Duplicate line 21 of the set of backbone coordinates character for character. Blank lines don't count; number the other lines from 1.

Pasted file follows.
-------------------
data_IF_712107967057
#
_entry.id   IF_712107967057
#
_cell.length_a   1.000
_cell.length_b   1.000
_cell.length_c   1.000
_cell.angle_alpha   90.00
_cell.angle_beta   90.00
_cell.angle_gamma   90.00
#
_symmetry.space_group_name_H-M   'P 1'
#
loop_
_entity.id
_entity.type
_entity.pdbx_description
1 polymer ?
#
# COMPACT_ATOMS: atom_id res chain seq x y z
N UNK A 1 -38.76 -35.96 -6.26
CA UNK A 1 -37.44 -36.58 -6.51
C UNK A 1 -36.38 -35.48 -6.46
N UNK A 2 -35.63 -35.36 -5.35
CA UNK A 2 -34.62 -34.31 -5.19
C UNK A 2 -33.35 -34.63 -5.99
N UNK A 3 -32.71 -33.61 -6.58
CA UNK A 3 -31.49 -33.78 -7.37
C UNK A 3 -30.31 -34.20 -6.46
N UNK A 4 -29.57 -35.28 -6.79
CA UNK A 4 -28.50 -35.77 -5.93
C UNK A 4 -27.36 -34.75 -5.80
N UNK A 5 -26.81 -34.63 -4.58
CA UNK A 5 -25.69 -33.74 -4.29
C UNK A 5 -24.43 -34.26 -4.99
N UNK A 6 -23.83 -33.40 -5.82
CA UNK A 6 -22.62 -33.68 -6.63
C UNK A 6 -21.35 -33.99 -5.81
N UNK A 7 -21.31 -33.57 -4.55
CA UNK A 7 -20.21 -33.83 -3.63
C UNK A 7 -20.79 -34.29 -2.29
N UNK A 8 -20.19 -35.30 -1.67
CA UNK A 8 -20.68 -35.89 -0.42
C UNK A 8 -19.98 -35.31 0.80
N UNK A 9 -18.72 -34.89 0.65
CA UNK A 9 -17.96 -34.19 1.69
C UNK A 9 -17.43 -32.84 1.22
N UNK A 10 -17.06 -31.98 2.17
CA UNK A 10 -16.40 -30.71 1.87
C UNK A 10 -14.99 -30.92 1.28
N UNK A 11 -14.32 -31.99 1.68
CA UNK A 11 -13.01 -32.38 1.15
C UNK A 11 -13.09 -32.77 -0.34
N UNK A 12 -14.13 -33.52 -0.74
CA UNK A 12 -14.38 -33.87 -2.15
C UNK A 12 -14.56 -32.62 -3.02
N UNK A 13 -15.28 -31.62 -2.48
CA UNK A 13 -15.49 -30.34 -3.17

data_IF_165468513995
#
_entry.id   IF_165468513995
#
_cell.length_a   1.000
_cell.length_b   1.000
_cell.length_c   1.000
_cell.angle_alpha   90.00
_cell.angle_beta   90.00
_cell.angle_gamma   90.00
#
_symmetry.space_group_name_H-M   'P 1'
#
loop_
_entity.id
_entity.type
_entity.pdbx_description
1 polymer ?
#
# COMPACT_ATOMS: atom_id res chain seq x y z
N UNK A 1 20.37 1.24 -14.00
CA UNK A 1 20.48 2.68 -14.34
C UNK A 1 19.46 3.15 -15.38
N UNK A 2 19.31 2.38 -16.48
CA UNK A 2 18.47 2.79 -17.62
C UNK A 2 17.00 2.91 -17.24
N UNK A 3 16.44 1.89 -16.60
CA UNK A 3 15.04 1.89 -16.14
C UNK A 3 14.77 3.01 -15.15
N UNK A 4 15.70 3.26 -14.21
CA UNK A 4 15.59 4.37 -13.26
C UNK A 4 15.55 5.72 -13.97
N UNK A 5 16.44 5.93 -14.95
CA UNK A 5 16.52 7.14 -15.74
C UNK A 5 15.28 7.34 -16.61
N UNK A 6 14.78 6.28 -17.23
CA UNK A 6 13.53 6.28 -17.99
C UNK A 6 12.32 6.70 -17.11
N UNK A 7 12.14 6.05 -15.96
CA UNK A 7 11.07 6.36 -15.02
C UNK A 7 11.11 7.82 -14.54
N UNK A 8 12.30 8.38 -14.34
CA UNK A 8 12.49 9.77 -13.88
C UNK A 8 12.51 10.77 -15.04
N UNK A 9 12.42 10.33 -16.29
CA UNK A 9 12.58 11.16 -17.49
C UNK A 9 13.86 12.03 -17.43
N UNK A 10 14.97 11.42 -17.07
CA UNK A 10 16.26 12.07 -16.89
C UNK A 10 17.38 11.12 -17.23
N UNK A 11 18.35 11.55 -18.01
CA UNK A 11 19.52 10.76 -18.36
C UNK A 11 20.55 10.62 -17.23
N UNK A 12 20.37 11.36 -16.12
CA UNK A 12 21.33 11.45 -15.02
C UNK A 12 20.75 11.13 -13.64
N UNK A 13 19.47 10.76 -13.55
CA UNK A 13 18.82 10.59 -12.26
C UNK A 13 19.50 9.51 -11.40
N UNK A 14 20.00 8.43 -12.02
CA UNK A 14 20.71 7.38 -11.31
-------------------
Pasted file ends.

N UNK A 1 -38.76 -35.96 -6.26